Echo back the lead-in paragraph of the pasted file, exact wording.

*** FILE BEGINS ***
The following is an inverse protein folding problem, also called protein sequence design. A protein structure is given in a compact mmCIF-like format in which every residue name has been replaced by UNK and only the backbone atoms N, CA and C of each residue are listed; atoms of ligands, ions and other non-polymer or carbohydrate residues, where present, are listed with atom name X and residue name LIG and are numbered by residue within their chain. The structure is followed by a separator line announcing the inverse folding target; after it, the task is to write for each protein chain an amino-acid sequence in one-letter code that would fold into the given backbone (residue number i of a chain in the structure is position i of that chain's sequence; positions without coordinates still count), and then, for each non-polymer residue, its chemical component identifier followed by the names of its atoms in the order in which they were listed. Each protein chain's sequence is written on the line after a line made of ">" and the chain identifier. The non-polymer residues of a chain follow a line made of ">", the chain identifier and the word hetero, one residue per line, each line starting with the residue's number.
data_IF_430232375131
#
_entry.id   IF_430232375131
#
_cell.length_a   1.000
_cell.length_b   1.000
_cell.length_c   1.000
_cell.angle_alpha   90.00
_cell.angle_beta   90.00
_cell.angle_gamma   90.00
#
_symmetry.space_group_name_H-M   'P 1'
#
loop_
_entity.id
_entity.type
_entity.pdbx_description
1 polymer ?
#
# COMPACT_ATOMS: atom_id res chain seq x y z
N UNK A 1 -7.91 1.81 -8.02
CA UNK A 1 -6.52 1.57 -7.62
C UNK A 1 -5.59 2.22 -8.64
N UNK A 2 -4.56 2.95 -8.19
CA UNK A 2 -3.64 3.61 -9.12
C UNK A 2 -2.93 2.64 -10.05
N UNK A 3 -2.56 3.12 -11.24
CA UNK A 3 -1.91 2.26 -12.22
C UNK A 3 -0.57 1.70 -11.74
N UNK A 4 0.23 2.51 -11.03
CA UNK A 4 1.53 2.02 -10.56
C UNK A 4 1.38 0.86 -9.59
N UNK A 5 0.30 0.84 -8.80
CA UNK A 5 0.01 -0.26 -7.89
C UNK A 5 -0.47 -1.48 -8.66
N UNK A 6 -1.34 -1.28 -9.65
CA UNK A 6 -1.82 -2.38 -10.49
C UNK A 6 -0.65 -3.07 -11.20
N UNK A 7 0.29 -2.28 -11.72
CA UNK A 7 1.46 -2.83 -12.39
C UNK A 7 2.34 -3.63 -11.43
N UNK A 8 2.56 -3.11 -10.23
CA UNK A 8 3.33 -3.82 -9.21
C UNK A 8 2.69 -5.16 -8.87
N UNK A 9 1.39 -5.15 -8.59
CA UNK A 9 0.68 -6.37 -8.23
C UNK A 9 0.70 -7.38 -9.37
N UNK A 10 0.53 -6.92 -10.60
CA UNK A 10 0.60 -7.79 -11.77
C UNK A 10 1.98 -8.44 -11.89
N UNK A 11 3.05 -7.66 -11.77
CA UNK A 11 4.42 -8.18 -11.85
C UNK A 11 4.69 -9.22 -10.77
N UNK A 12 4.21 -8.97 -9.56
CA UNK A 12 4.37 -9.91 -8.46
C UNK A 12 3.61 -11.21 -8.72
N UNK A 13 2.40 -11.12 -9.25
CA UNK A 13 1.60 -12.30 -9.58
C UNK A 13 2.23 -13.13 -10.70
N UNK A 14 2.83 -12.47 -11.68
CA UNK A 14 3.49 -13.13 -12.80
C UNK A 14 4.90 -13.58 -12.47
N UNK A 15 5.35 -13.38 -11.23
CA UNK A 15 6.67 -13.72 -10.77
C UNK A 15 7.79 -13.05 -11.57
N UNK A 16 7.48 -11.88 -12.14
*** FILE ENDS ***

The following is an inverse protein folding problem, also called protein sequence design. A protein structure is given in a compact mmCIF-like format in which every residue name has been replaced by UNK and only the backbone atoms N, CA and C of each residue are listed; atoms of ligands, ions and other non-polymer or carbohydrate residues, where present, are listed with atom name X and residue name LIG and are numbered by residue within their chain. The structure is followed by a separator line announcing the inverse folding target; after it, the task is to write for each protein chain an amino-acid sequence in one-letter code that would fold into the given backbone (residue number i of a chain in the structure is position i of that chain's sequence; positions without coordinates still count), and then, for each non-polymer residue, its chemical component identifier followed by the names of its atoms in the order in which they were listed. Each protein chain's sequence is written on the line after a line made of ">" and the chain identifier. The non-polymer residues of a chain follow a line made of ">", the chain identifier and the word hetero, one residue per line, each line starting with the residue's number.